Bell of Good LuckFoquan Temple, Fodushan Scenic Area, Pingdingshan, Henan, China255,200 pounds (115,800 kg)2000Tianrui Groupcurrently the heaviest functioning bell in the world[7][8][11]
Mingun BellMingun, Myanmar195,000 pounds (88,000 kg)1808unknown[11]
Tsarsky KolokolTrinity Lavra of St. Sergius, Sergiyev Posad, Moscow Oblast, Russia158,400 pounds (71,800 kg)2004Zavod imeni Likhacheva, Moscow, Russia[10]
Chion-in Temple BellKyoto, Japan148,000 pounds (67,000 kg)1633unknown[4]
Great Uspensky Bell (also known as Great Assumption Bell)Moscow Kremlin, Moscow, Russia144,452 pounds (65,522 kg)1817Yakov Zavyalov and Rusinov[10]
To-dai-ji Temple BellNara, Japan96,000 pounds (44,000 kg)732unknown[11]
Yongle BellDa Zhong Si (Great Bell Temple), Beijing, China93,000 pounds (42,000 kg)ca. 1420unknown[11]
Name unknownMoscow, Russia88,000 pounds (40,000 kg)1600Andrey Chokhov[10]
Tharrawaddy Min BellShwedagon Pagoda, Yangon, Myanmar84,000 pounds (38,000 kg)1841unknown[11]
Gotenba BellToki no Sumika Park, Gotemba, Shizuoka, Japan79,750 pounds (36,170 kg)2006Royal Eijsbouts bell foundry[11][12]
Đại hồng chungBai Dinh Pagoda, Gia Vien, Ninh Binh, Vietnam79,336 pounds (35,986 kg)2007Nguyễn Văn Sở, Huế, Vietnam[13]
Blagovestnik (also known as Firstborn)Trinity Lavra of St. Sergius, Sergiyev Posad, Moscow Oblast, Russia78,250 pounds (35,490 kg)2002Zavod imeni Likhacheva, Moscow, Russia[10]
Savvino-Storozhevsky MonasteryZvenigorod, Moscow Oblast, Russia77,000 pounds (35,000 kg)2003Vera LLC, Shilova, Voronezh, Russia[10][14]
Yuriev MonasteryVeliky Novgorod, Novgorod Oblast, Russia75,837 pounds (34,399 kg)unknown[10]
World Peace BellNewport, Kentucky, U.S.73,381 pounds (33,285 kg)1998Fonderie Paccard[15] Largest swinging bell in the world
Kazansky MonasteryTambov, Tambov Oblast, Russia72,226 pounds (32,761 kg)unknown[10]
Kirillo-Belozersky MonasteryKirillov and Belozersk, Vologda Oblast, Russia72,226 pounds (32,761 kg)unknown[10]
Saint Isaac's CathedralSaint Petersburg, Russia67,191 pounds (30,477 kg)mid-19th centuryunknown[10]
Torzhestvennyj BellCathedral of Christ the Saviour, Moscow, Russia59,749 pounds (27,102 kg)1878unknown[10]
Evangelist (bell)Trinity Lavra of St. Sergius, Sergiyev Posad, Moscow Oblast, Russia59,400 pounds (26,900 kg)2002Zavod imeni Likhacheva, Moscow, Russia[10]
Saint Sophia CathedralVeliky Novgorod, Novgorod Oblast, Russia58,286 pounds (26,438 kg)1659unknown[10]
St. PetersglockeCologne Cathedral, Cologne, Germany52,800 pounds (23,900 kg)1923Heinrich Ulrich[16]
SysoiAssumption Cathedral in Rostov, Rostov-Velikij, Yaroslavl Oblast, Russia52,000 pounds (24,000 kg)1689Flor Terentyev[10][17]
Maha Ganda Bell, (also known as the Singu Min Bell)Shwedagon Pagoda, Yangon, Myanmar50,600 pounds (23,000 kg)1779unknown[11][18]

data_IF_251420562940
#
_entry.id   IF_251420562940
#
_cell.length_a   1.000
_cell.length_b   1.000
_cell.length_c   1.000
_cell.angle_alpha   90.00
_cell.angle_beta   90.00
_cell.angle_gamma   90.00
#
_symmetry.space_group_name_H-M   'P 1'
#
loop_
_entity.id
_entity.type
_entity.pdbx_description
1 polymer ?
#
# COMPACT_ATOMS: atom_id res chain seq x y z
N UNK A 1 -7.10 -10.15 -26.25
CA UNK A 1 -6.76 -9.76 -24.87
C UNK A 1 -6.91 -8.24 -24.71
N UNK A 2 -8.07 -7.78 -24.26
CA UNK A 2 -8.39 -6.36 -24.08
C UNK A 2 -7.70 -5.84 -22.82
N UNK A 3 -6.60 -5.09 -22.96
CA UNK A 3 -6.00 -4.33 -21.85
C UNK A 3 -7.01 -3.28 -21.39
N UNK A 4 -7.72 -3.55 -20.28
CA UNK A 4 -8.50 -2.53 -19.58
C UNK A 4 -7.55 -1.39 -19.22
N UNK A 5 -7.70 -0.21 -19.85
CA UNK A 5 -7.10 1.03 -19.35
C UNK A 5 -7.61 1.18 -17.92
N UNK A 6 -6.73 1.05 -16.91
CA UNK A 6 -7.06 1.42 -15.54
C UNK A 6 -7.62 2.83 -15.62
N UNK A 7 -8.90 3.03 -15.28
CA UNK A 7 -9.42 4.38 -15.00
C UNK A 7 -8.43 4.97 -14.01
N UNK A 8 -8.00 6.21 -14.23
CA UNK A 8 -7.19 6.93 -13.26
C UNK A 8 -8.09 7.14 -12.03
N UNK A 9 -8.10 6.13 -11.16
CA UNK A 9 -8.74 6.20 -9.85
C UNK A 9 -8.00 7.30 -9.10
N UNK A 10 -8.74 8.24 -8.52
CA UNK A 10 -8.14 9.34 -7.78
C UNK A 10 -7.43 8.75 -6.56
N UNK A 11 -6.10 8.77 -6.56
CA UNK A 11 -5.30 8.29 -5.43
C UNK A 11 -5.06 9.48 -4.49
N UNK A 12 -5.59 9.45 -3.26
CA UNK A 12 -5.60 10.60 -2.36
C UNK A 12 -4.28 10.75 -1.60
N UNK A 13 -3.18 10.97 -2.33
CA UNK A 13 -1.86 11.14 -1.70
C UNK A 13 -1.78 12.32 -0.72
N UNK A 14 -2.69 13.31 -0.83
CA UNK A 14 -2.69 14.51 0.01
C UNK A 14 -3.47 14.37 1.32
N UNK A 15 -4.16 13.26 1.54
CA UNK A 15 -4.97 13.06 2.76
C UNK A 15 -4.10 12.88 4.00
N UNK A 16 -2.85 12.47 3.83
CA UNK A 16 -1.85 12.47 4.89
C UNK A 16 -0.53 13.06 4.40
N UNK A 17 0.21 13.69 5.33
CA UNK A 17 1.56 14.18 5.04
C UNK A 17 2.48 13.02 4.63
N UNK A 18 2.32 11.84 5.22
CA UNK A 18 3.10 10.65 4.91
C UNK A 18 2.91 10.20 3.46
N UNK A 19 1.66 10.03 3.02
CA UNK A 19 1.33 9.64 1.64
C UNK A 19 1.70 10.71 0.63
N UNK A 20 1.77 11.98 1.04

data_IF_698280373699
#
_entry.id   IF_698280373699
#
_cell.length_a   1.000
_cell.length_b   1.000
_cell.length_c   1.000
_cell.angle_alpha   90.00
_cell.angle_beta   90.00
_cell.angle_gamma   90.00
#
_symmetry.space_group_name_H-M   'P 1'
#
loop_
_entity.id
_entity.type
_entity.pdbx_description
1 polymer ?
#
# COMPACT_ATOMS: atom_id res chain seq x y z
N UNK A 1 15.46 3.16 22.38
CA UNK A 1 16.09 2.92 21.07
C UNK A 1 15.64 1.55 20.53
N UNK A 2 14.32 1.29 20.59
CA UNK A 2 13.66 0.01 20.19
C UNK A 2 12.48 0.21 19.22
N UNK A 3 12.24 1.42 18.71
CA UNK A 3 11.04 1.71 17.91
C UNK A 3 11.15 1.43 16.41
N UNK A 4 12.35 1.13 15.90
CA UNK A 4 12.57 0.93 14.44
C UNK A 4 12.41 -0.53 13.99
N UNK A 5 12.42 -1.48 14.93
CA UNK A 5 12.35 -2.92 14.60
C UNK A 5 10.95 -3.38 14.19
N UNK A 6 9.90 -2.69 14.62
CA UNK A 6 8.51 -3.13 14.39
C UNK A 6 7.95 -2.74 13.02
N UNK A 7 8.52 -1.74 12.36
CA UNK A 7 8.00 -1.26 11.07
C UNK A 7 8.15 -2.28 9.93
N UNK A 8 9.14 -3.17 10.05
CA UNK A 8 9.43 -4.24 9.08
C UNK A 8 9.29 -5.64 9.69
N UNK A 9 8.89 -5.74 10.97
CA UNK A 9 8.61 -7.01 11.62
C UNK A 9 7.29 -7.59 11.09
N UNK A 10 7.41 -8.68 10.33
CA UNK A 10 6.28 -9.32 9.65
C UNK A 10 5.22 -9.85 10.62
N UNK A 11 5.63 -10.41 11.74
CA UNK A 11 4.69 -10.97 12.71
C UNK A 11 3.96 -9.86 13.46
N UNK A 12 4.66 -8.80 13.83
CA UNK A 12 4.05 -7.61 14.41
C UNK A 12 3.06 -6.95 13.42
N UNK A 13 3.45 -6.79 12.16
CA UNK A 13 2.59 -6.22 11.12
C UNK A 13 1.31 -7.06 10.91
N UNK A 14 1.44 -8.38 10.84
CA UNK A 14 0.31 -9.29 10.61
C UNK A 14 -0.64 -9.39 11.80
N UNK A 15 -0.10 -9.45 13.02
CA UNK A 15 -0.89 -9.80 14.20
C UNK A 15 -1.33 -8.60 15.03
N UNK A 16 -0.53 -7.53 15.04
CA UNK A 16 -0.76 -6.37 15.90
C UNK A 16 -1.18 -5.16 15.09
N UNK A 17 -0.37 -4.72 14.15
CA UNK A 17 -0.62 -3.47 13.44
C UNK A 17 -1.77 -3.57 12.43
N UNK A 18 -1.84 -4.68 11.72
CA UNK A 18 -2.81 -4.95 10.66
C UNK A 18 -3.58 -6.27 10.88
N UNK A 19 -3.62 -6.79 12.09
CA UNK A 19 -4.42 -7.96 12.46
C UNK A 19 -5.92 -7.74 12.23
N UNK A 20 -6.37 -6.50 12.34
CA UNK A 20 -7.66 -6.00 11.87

Destroyed or lost bells[edit]

Bells weighing 50000 lbs (25 tons) or more, no longer in existence (lost or destroyed):

Name of bell (or edifice containing bell)LocationWeight (lbs)Year CastManufacturer or FoundryNotes
Great Bell of DhammazediShwedagon Pagoda, Yangon, Myanmar655,000 pounds (297,000 kg)1484unknownsubmerged in the Bago River in 1608; may be recoverable[11]
Shitennō-ji Temple BellOsaka, Japan251,000 pounds (114,000 kg)1902unknowndestroyed 1942[11]
Tsarsky Kolokol Bell (aka ‘’Trotzkoi Bell’’)Trinity Lavra of St. Sergius, Sergiyev Posad, Moscow Oblast, Russia144,452 pounds (65,522 kg)1748unknowndestroyed 1930[10]
Savvino-Storozhevsky MonasteryZvenigorod, Moscow Oblast, Russia76,767 pounds (34,821 kg)1667unknowndestroyed 1941[10]
Godunov Bell (also known as Old Assumption Bell, or Resurrection Bell)Trinity Lavra of St. Sergius, Sergiyev Posad, Moscow Oblast, Russia66,809 pounds (30,304 kg)ca. 1600Andrey Chokhovdestroyed 1701[10]
KaiserglockeCologne Cathedral, Cologne, Germany61,160 pounds (27,740 kg)1874Andreas Hammdestroyed 1918[16]


See also[edit]


  1. ^ World's Three Biggest Bells
  2. ^ Largest Bell under water
  3. ^ Mike Hatcher
  4. ^ a b c Chion-in Temple, Kyoto
  5. ^ Bird, George W (1897). Wanderings in Burma, pages 318–319. London: Simpkin, Marshall, Hamilton, Kent & Co., Ltd.
  6. ^ a b Price, Percival (1983), Bells and Man, Oxford: Oxford University Press, pp. 264–273 (App. A: An historical survey of bells around the world) 
  7. ^ a b c Fodushan Scenic Area:The Bell of Good Luck
  8. ^ a b c The Bell of Good Luck: the largest working bell in the world
  9. ^ Slobodskoy, Archpriest Seraphim (1996), "Bells and Russian Orthodox Peals", The Law of God, Jordanville, N.Y.: Holy Trinity Monastery, p. 624, ISBN 0-88465-044-8 
  10. ^ a b c d e f g h i j k l m n o p q Great Bells of Russia
  11. ^ a b c d e f g h i Great Oriental Bells of Asia and the Pacific Rim
  12. ^ Royal Eijsbouts Bell Foundry:Gotenba Bell
  13. ^
  14. ^ 'Most sonorous' bell of all Russia is recast (35 tons)
  15. ^ Paccard Bell Foundry
  16. ^ a b Great bells of Europe by weight
  17. ^ Photographs of Sysoi
  18. ^ Click here to see a photograph of the Maha Ganda Bell as it appeared, circa 1897.

External links[edit]